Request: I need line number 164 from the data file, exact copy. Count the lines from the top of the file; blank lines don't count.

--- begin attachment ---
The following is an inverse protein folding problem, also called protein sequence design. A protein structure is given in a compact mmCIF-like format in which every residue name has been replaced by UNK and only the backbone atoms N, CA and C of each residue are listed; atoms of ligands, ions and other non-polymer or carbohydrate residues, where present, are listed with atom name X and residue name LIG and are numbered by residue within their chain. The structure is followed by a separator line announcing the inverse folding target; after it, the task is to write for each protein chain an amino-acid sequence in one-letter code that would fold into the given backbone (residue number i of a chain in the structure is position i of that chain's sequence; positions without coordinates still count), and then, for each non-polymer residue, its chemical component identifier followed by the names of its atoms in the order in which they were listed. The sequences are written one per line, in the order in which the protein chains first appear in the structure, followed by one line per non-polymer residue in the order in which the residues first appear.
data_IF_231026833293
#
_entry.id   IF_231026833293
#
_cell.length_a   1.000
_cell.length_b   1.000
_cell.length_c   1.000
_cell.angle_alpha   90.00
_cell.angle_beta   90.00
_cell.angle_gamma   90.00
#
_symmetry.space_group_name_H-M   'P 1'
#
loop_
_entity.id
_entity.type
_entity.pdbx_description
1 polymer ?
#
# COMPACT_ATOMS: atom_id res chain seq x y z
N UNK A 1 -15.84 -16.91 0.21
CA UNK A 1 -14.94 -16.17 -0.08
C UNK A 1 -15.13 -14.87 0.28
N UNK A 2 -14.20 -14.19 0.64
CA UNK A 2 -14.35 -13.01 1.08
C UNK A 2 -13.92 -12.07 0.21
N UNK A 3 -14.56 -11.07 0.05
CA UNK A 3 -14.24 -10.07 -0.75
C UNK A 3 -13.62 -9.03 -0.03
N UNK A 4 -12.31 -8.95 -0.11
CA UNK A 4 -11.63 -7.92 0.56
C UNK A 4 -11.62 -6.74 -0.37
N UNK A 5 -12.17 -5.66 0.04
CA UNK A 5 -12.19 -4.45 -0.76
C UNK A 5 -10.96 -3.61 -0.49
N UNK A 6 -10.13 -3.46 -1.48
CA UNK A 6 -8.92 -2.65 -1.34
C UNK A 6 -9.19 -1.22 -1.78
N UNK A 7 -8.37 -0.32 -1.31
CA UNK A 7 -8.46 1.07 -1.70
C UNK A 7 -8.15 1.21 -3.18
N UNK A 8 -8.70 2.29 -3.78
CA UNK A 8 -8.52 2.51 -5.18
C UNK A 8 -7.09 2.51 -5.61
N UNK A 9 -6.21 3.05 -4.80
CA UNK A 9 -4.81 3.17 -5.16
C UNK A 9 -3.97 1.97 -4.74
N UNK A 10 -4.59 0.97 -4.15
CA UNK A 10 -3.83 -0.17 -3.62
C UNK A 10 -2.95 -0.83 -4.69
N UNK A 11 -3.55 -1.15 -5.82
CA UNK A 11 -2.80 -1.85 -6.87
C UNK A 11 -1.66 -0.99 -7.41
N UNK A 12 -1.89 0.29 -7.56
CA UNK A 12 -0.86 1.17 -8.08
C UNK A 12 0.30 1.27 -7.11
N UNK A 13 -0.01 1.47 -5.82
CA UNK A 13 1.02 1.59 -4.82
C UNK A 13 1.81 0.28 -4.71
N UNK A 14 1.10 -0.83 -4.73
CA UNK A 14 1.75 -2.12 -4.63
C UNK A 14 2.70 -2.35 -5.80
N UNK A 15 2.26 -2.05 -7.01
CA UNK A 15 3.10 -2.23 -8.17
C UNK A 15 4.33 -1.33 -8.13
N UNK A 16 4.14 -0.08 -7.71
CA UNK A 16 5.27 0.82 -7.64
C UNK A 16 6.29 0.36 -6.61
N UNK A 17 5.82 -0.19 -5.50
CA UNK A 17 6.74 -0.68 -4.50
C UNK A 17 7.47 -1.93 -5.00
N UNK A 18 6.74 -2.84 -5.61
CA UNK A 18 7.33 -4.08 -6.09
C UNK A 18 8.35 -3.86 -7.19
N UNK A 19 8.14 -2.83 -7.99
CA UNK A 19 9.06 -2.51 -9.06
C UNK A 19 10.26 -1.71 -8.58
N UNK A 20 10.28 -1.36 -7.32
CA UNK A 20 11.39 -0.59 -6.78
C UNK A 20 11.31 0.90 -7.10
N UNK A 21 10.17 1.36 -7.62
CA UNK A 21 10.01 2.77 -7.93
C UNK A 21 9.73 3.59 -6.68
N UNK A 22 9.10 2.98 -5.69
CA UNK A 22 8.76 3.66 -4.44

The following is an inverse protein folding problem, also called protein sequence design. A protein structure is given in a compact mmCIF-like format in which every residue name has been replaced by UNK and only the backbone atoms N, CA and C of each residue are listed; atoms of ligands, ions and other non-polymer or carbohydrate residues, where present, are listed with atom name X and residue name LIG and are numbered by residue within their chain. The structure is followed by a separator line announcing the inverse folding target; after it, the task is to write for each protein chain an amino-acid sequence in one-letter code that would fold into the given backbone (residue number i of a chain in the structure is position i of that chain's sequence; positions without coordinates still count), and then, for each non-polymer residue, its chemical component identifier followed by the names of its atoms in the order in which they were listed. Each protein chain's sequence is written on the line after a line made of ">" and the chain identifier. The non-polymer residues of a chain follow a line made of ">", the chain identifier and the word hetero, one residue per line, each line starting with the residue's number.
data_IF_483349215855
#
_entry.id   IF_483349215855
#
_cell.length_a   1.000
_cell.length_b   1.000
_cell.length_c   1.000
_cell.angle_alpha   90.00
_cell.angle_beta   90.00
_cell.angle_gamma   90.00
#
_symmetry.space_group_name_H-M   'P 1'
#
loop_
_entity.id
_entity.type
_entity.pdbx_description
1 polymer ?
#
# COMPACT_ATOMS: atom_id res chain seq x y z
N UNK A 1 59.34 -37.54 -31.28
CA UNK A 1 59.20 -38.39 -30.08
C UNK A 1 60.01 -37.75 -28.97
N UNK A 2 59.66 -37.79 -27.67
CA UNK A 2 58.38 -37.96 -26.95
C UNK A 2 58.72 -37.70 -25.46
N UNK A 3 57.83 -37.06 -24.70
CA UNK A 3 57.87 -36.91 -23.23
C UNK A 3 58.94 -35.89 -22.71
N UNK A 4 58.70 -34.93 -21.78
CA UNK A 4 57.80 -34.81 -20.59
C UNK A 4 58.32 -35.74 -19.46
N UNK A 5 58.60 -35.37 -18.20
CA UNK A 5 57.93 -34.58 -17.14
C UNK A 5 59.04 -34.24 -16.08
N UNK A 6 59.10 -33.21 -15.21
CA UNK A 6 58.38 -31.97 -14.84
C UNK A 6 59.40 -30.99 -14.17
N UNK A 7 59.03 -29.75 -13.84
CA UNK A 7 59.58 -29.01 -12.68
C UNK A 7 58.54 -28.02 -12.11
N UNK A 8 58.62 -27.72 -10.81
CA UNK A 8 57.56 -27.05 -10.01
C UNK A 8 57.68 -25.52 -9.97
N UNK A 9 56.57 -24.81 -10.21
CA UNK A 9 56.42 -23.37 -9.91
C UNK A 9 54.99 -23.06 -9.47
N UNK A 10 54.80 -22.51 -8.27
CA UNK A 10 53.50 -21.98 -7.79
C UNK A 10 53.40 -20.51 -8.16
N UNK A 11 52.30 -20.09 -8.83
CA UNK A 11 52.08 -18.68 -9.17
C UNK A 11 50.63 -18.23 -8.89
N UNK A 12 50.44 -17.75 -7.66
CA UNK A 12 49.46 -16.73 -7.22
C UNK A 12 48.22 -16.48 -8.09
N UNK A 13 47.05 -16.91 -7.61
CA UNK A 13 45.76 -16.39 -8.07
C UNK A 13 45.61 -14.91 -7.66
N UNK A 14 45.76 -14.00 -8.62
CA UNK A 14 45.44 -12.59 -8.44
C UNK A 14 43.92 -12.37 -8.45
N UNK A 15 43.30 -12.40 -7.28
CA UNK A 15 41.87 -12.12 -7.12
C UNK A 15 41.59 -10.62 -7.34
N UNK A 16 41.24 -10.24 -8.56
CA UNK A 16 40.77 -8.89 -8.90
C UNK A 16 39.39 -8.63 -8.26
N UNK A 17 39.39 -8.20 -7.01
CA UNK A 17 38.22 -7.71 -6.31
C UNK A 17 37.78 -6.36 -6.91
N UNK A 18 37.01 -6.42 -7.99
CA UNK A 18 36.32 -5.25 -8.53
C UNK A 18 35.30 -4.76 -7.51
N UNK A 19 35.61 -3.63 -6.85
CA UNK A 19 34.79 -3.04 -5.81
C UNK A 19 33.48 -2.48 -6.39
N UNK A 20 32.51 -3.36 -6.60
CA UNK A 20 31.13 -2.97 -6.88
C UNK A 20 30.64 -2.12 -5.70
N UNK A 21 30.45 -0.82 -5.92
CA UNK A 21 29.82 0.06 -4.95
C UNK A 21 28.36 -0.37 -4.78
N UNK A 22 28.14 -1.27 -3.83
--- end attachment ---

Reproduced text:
C UNK A 19 33.48 -2.48 -6.39